To assess if the observed patterns of nestedness for cleaning networks are similar to other mutualisms, we compared the values of N recorded for the three cleaning networks with those recorded for pollination (n=25), seed dispersal (n=27), ant–plant mutualisms (n=4; dataset from Bascompte et al. 2003; Guimarães et al. 2006). To study the basic aspects of network structure, we investigate how the degree of nestedness (N) is related to species richness and the ratio between the richness of two sets (animal, plant, client or cleaner) of interacting species (richness ratio). These two aspects of network structure may affect nestedness (Guimarães et al. 2006). We investigate the relationship between nestedness and these variables using multiple regression. The degree of nestedness was angular transformed and species richness and richness ratio (set with higher number of species/set with lower number of species) were log transformed to improve normality and homoscedasticity.

3. Results

The three analysed cleaning networks show strong nested patterns, in which species with few interactions often interact with the core of species with many interactions (Abrolhos, N=0.92; Bonaire, N=0.92; St Croix, N=0.84; figure 1). These networks were significantly more nested than expected from random interactions (null model 1, p<0.001 for all networks) or from differences in the number of interactions among species (null model 2, Abrolhos and Bonaire: p<0.001 for all networks; St Croix: p=0.007).

The ratio between species richness of cleaners and clients was higher than that between animals and plants in terrestrial mutualistic networks (figure 2a). In all cases, client richness was sevenfold higher than cleaner richness. However, this aspect of network structure did not affect the degree of nestedness in species-rich (more than 25 species) mutualistic networks (F=2.18, p=0.15, n=45 networks). In contrast, species richness markedly affected the degree of nestedness (F=24.12, p<0.0001). After controlling for the effects of species richness, cleaning networks show higher residual nestedness when compared with plant–animal mutualisms (figure 2b; p=0.002, randomization test, 10 000 randomizations). Thus, compared with plant–animal mutualistic networks of similar species richness, cleaning networks show more marked patterns of nested interactions.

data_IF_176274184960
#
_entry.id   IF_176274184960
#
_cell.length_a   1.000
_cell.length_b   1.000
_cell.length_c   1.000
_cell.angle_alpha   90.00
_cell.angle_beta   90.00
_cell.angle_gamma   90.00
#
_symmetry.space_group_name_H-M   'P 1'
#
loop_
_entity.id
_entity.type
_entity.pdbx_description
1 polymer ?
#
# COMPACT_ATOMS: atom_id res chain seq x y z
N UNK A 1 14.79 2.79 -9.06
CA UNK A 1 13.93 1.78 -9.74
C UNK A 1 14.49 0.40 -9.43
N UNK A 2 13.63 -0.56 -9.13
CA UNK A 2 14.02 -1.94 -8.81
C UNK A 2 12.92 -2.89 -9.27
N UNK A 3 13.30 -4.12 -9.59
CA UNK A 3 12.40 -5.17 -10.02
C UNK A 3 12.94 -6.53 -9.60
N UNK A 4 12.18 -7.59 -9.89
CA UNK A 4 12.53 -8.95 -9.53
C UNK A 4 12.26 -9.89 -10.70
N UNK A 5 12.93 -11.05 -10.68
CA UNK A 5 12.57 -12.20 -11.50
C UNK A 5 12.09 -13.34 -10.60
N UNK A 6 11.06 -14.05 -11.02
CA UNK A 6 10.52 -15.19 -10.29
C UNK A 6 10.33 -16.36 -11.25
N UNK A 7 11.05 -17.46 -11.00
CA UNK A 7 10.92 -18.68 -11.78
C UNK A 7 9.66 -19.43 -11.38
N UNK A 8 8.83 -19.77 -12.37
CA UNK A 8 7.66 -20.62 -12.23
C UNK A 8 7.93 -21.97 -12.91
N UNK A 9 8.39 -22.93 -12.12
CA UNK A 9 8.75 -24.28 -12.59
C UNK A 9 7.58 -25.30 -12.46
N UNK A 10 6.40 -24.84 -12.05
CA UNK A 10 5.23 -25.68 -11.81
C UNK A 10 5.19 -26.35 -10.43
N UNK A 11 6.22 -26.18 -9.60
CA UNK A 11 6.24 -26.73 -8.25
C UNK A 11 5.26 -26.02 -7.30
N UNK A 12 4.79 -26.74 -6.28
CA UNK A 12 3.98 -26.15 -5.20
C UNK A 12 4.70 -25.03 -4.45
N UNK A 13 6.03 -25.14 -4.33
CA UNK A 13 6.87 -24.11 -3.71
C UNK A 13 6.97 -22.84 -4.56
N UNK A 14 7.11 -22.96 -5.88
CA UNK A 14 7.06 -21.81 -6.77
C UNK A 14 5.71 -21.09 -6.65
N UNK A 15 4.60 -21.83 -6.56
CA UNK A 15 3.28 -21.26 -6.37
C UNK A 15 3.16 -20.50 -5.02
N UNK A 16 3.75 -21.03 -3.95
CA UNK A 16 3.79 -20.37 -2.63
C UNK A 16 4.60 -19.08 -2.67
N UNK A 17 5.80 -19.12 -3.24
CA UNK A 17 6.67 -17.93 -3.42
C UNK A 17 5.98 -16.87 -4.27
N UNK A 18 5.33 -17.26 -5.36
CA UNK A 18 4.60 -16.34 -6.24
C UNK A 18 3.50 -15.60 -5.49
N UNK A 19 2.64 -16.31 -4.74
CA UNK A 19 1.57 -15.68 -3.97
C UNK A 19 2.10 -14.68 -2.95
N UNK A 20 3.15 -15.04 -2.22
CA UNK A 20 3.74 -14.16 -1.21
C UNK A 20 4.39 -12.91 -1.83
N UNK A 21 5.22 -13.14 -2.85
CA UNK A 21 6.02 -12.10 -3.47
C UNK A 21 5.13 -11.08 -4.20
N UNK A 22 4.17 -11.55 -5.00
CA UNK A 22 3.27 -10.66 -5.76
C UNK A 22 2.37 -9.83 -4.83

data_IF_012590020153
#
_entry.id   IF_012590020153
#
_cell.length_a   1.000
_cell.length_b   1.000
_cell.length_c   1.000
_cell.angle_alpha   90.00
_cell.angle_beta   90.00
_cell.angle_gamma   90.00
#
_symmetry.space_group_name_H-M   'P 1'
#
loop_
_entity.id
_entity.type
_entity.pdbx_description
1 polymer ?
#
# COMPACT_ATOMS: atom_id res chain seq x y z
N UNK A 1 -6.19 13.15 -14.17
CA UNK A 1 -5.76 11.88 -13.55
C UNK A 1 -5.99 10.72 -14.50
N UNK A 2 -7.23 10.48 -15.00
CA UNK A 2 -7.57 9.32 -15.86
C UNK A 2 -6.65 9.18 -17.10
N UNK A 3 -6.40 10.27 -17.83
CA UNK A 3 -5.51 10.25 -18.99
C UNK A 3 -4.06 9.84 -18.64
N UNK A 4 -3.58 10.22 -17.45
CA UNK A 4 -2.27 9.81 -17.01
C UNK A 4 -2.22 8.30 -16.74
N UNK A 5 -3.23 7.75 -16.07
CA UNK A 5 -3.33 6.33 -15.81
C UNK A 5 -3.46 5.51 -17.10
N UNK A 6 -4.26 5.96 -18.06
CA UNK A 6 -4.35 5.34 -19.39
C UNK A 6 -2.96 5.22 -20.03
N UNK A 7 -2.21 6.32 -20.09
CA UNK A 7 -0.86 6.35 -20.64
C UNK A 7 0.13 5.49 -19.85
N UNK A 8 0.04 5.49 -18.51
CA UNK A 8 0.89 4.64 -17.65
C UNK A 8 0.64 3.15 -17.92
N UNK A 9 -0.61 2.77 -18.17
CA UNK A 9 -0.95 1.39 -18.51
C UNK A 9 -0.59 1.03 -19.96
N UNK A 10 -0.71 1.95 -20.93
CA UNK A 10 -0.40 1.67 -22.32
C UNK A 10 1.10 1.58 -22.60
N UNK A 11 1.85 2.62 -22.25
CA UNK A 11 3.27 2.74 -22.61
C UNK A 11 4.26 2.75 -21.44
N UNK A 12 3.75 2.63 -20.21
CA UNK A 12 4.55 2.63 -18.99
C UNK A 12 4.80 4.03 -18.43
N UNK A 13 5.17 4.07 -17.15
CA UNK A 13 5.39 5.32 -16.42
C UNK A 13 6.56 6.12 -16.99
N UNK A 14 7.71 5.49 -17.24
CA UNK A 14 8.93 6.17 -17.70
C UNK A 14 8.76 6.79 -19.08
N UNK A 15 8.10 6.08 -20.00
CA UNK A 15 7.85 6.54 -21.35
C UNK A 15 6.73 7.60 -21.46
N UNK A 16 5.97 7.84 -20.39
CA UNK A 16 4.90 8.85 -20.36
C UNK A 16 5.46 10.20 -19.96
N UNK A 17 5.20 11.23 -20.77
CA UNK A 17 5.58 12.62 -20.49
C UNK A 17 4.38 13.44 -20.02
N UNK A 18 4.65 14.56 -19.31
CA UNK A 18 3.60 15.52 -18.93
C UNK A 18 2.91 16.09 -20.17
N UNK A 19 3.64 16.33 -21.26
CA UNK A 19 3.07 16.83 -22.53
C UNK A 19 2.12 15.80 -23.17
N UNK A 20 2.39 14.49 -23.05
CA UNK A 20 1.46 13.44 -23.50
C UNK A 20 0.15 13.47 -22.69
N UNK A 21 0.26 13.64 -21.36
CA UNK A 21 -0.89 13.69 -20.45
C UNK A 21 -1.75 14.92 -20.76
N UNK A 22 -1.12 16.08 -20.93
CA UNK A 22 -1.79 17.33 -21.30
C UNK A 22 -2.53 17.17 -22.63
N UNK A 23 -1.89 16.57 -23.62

Figure 2

Frequency of networks per (a) richness ratio and (b) residual nestedness (see text for further details). Plant–animal mutualisms (white columns) and cleaning interactions (black columns).

4. Discussion

Cleaning interactions differ in several ways from terrestrial mutualistic networks analysed so far. For example, previously studied terrestrial mutualisms involve interactions between plants and animals, often birds and insects (Jordano et al. 2003). In contrast, the cleaning interactions in the reef environment involve a completely different set of species (fishes and shrimps) in a completely different ecosystem. Additionally, our study demonstrates that the cleaning assemblages are characterized by a few (i.e. four to six) cleaner species that maintain a highly diverse coterie of clients (typically more than 20 species). This difference in richness of cleaner and client assemblages is much higher than those observed for plants and animals in terrestrial mutualisms (Jordano et al. 2003; Vázquez & Aizen 2004). Thus, it is expected that the dynamics of cleaning symbiosis is more affected by evolutionary and ecological changes in one assemblage of species (cleaners) than plant–animal mutualisms.

In spite of differences in the component species or in basic properties of interacting assemblages, all these mutualistic interactions show strong patterns of nestedness, in which species with few interactions are linked to a core of species with many interactions. Therefore, our study broadens previous findings for interactions between terrestrial plants and animals (Bascompte et al. 2003; Guimarães et al. 2006) and indicates that mutualisms evolve to a predictable community-level structure (Thompson 2005; Lewinsohn et al. 2006), be it in terrestrial or marine assemblages.

Although caution is needed due to our small sample, our results suggest that cleaning networks may be more nested than terrestrial mutualisms with similar species richness. Thus, cleaning networks are even more asymmetric than plant–animal mutualisms in terms of the specificity of their interactions. Future studies should investigate the relative importance of ecological and evolutionary processes that might lead to the nested pattern. Symmetric interactions (i.e. reciprocal levels of specificity among interacting partner species) in plant–animal networks may be a result of the evolutionary history constraining interactions (Lewinsohn et al. 2006). Thus, we hypothesize that cleaning mutualisms may be less affected by phylogenetic constraints than other mutualisms. Consequently, convergence (Thompson 2005) and the variation in local assemblage composition to differences in abundances (Lewinsohn et al. 2006) would act more freely to generate a highly nested structure such as that in the present study. Clients and cleaners may select their partners preferring some species or individuals over others (e.g. Sazima et al. 1999). In fact, recent macroecological analyses support this idea and indicate that abundance, together with client's diet, size and behaviour, may play a key role on the patterns of interactions among cleaners and clients (Floeter et al. in press).


We thank the IBAMA (M. Skaff) for permission to study at Abrolhos; the Brazilian Navy (A. S. Silveira) and Abrolhos Turismo (R. Morais) for their logistic support. A. Valido, D. Vázquez, P. Jordano, J. N. Thompson and an anonymous reviewer provided their comments to the manuscript. J. Bascompte and V. Rico-Gray provided information about mutualistic networks. This work was supported by FAPESP.


    • Received August 23, 2006.
    • Accepted October 10, 2006.